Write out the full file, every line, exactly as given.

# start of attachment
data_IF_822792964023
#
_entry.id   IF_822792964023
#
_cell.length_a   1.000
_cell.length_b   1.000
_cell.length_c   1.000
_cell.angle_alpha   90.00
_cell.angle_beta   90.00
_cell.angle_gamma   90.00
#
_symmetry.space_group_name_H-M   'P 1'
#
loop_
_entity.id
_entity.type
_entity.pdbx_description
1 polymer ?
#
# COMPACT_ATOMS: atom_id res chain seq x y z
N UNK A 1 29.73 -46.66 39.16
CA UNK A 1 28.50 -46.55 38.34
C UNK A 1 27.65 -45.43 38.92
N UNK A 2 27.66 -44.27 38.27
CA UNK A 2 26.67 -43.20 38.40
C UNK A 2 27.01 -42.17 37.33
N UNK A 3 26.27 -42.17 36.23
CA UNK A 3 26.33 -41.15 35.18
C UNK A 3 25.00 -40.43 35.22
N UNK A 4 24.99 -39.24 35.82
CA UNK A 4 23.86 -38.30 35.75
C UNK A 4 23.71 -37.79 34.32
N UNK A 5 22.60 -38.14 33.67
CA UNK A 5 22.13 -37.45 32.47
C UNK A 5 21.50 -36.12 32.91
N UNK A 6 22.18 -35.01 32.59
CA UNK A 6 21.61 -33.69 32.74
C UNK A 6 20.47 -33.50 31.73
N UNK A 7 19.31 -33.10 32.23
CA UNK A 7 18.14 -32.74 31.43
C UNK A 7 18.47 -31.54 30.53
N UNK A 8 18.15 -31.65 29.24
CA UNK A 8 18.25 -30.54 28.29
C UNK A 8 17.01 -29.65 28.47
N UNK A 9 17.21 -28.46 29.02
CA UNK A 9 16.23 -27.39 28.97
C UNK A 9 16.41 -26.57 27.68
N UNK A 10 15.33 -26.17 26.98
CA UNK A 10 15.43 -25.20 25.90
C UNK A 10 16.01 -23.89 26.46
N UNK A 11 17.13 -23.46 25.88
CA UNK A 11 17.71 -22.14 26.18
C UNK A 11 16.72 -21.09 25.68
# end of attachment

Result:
data_IF_822792964023
#
_entry.id   IF_822792964023
#
_cell.length_a   1.000
_cell.length_b   1.000
_cell.length_c   1.000
_cell.angle_alpha   90.00
_cell.angle_beta   90.00
_cell.angle_gamma   90.00
#
_symmetry.space_group_name_H-M   'P 1'
#
loop_
_entity.id
_entity.type
_entity.pdbx_description
1 polymer ?
#
# COMPACT_ATOMS: atom_id res chain seq x y z
N UNK A 1 29.73 -46.66 39.16
CA UNK A 1 28.50 -46.55 38.34
C UNK A 1 27.65 -45.43 38.92
N UNK A 2 27.66 -44.27 38.27
CA UNK A 2 26.67 -43.20 38.40
C UNK A 2 27.01 -42.17 37.33
N UNK A 3 26.27 -42.17 36.23
CA UNK A 3 26.33 -41.15 35.18
C UNK A 3 25.00 -40.43 35.22
N UNK A 4 24.99 -39.24 35.82
CA UNK A 4 23.86 -38.30 35.75
C UNK A 4 23.71 -37.79 34.32
N UNK A 5 22.60 -38.14 33.67
CA UNK A 5 22.13 -37.45 32.47
C UNK A 5 21.50 -36.12 32.91
N UNK A 6 22.18 -35.01 32.59
CA UNK A 6 21.61 -33.69 32.74
C UNK A 6 20.47 -33.50 31.73
N UNK A 7 19.31 -33.10 32.23
CA UNK A 7 18.14 -32.74 31.43
C UNK A 7 18.47 -31.54 30.53
N UNK A 8 18.15 -31.65 29.24
CA UNK A 8 18.25 -30.54 28.29
C UNK A 8 17.01 -29.65 28.47
N UNK A 9 17.21 -28.46 29.02
CA UNK A 9 16.23 -27.39 28.97
C UNK A 9 16.41 -26.57 27.68
N UNK A 10 15.33 -26.17 26.98
CA UNK A 10 15.43 -25.20 25.90
C UNK A 10 16.01 -23.89 26.46
N UNK A 11 17.13 -23.46 25.88
CA UNK A 11 17.71 -22.14 26.18
C UNK A 11 16.72 -21.09 25.68